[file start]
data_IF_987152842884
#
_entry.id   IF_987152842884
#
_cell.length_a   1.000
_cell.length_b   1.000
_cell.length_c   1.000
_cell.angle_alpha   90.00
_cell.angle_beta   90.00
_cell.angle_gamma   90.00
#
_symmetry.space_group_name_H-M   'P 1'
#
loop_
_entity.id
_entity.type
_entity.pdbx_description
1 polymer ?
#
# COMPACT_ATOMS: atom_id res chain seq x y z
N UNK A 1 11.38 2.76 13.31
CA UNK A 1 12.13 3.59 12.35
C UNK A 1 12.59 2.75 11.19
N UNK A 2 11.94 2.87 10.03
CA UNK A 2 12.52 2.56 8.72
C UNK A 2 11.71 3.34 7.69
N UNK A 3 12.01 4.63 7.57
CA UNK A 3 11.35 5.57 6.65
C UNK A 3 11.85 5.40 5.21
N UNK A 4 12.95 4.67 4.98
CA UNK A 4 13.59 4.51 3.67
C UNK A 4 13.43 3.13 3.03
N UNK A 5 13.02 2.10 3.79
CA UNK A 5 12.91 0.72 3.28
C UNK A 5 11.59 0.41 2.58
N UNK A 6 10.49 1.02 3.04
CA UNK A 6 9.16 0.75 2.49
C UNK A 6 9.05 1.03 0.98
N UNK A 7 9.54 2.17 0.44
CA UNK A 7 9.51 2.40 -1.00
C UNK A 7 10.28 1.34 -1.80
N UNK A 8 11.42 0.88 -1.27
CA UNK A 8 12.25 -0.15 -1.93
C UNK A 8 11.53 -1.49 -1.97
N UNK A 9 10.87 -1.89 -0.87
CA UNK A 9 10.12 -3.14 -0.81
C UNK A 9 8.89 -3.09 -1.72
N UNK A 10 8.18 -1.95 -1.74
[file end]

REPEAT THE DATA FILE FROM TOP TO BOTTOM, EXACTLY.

data_IF_987152842884
#
_entry.id   IF_987152842884
#
_cell.length_a   1.000
_cell.length_b   1.000
_cell.length_c   1.000
_cell.angle_alpha   90.00
_cell.angle_beta   90.00
_cell.angle_gamma   90.00
#
_symmetry.space_group_name_H-M   'P 1'
#
loop_
_entity.id
_entity.type
_entity.pdbx_description
1 polymer ?
#
# COMPACT_ATOMS: atom_id res chain seq x y z
N UNK A 1 11.38 2.76 13.31
CA UNK A 1 12.13 3.59 12.35
C UNK A 1 12.59 2.75 11.19
N UNK A 2 11.94 2.87 10.03
CA UNK A 2 12.52 2.56 8.72
C UNK A 2 11.71 3.34 7.69
N UNK A 3 12.01 4.63 7.57
CA UNK A 3 11.35 5.57 6.65
C UNK A 3 11.85 5.40 5.21
N UNK A 4 12.95 4.67 4.98
CA UNK A 4 13.59 4.51 3.67
C UNK A 4 13.43 3.13 3.03
N UNK A 5 13.02 2.10 3.79
CA UNK A 5 12.91 0.72 3.28
C UNK A 5 11.59 0.41 2.58
N UNK A 6 10.49 1.02 3.04
CA UNK A 6 9.16 0.75 2.49
C UNK A 6 9.05 1.03 0.98
N UNK A 7 9.54 2.17 0.44
CA UNK A 7 9.51 2.40 -1.00
C UNK A 7 10.28 1.34 -1.80
N UNK A 8 11.42 0.88 -1.27
CA UNK A 8 12.25 -0.15 -1.93
C UNK A 8 11.53 -1.49 -1.97
N UNK A 9 10.87 -1.89 -0.87
CA UNK A 9 10.12 -3.14 -0.81
C UNK A 9 8.89 -3.09 -1.72
N UNK A 10 8.18 -1.95 -1.74